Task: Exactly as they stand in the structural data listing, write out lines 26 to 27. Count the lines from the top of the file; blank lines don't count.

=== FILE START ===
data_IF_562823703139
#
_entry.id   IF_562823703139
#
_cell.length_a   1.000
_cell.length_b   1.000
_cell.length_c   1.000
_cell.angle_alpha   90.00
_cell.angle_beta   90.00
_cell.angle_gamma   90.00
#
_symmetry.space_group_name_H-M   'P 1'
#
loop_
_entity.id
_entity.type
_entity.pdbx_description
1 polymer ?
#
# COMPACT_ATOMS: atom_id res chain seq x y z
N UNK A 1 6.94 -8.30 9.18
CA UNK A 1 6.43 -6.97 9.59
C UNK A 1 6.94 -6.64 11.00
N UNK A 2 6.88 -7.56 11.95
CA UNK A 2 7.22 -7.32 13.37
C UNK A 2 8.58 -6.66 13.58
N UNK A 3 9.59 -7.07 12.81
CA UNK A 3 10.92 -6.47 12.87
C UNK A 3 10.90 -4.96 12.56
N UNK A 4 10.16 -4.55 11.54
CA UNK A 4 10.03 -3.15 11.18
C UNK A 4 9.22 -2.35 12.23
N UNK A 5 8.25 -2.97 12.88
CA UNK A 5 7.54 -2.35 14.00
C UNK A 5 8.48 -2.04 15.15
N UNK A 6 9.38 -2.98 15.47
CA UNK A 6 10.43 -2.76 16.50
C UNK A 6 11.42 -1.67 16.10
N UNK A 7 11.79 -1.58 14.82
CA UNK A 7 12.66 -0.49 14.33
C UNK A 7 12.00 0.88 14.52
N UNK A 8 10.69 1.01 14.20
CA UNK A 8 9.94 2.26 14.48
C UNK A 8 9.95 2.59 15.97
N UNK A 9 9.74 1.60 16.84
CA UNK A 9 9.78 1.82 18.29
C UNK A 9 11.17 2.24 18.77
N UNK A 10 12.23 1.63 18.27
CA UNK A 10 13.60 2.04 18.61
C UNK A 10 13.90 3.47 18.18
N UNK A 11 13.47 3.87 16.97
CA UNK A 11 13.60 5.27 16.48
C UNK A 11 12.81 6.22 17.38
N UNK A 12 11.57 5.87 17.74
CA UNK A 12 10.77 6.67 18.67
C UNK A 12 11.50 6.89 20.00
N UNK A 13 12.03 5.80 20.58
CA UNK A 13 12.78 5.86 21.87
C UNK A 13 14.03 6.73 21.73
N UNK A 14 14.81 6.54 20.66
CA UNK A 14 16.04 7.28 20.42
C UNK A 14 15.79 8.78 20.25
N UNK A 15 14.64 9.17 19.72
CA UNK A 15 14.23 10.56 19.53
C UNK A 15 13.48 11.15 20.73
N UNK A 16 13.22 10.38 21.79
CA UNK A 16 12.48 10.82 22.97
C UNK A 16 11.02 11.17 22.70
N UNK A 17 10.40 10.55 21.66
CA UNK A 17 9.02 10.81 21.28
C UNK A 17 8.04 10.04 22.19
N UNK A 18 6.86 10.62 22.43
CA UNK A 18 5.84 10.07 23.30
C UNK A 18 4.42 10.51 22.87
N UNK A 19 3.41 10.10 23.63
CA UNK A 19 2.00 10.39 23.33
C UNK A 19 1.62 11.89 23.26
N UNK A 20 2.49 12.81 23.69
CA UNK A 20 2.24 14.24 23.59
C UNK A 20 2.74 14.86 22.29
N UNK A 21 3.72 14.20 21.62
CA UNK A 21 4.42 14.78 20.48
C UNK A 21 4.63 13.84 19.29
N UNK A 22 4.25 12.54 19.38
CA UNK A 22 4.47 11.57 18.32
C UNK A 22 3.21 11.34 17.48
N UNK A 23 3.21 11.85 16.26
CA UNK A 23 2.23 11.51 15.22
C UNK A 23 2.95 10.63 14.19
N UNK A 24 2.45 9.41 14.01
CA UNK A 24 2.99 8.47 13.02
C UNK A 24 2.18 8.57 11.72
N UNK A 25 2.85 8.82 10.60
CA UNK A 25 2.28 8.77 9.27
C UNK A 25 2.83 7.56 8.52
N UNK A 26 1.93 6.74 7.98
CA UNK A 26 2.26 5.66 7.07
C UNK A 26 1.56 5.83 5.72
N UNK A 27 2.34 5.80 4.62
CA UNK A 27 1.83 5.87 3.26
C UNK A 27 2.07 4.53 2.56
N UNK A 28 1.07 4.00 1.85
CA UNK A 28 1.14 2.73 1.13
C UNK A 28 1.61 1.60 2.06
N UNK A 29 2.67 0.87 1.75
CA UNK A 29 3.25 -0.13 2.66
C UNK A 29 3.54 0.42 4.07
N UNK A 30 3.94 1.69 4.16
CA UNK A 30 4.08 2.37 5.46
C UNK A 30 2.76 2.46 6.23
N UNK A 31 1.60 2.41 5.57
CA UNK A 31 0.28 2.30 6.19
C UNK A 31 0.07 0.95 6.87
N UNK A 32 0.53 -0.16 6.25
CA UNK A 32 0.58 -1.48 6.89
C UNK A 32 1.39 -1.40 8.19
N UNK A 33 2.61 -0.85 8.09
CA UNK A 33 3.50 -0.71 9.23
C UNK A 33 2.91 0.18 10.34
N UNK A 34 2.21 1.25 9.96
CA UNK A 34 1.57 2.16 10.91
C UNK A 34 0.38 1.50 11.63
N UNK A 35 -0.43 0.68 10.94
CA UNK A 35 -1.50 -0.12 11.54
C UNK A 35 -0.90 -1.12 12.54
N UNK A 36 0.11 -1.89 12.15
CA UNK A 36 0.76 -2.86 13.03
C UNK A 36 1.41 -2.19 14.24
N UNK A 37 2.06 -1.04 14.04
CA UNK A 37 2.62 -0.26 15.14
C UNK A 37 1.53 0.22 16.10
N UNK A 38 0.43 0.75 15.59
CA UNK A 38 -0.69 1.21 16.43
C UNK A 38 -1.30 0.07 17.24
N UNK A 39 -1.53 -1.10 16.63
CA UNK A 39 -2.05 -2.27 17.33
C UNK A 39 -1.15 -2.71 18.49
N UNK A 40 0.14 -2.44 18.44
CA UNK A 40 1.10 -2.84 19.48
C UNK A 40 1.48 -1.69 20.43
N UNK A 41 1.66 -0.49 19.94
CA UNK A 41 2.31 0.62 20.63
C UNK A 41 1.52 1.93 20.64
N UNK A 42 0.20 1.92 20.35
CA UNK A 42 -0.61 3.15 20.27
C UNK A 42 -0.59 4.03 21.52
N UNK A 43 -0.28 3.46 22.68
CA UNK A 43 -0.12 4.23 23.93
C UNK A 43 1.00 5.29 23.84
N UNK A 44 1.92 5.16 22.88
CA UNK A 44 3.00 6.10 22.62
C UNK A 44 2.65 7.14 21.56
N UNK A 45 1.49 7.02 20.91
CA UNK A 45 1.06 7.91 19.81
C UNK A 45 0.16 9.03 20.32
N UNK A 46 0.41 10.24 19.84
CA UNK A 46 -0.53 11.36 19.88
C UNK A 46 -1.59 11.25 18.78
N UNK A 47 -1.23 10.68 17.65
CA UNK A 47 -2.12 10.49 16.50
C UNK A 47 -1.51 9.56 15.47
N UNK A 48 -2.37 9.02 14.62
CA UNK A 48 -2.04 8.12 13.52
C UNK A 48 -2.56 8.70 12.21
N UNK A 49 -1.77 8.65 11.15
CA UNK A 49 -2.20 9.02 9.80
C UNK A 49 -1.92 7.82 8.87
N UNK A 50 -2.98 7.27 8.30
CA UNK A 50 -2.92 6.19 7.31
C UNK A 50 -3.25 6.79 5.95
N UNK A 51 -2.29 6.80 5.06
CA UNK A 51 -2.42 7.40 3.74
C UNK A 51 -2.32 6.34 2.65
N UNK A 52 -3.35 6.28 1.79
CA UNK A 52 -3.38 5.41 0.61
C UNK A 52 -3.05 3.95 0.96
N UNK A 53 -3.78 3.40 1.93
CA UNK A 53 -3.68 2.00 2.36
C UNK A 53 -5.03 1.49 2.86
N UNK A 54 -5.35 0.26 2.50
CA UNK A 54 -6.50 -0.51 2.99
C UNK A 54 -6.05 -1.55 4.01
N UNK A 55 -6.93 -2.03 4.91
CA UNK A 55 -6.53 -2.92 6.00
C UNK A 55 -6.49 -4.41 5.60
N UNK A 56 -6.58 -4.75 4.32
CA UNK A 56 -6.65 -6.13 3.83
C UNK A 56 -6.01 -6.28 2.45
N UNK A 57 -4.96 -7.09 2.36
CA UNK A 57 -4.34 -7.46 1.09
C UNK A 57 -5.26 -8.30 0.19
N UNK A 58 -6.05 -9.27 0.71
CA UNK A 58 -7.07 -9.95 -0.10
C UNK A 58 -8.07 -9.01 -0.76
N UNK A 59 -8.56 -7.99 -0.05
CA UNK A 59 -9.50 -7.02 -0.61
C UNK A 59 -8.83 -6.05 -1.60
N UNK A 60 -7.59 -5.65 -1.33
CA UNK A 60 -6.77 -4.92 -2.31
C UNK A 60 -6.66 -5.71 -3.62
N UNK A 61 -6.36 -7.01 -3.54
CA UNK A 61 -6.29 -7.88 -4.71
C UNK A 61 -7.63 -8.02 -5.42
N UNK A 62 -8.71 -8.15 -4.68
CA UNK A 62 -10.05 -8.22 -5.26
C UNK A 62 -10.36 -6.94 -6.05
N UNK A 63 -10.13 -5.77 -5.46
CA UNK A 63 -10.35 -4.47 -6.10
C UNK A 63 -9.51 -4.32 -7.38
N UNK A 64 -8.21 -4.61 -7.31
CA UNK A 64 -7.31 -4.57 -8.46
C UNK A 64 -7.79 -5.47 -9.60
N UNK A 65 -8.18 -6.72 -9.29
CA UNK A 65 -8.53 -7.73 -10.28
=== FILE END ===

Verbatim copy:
C UNK A 2 8.58 -6.66 13.58
N UNK A 3 9.59 -7.07 12.81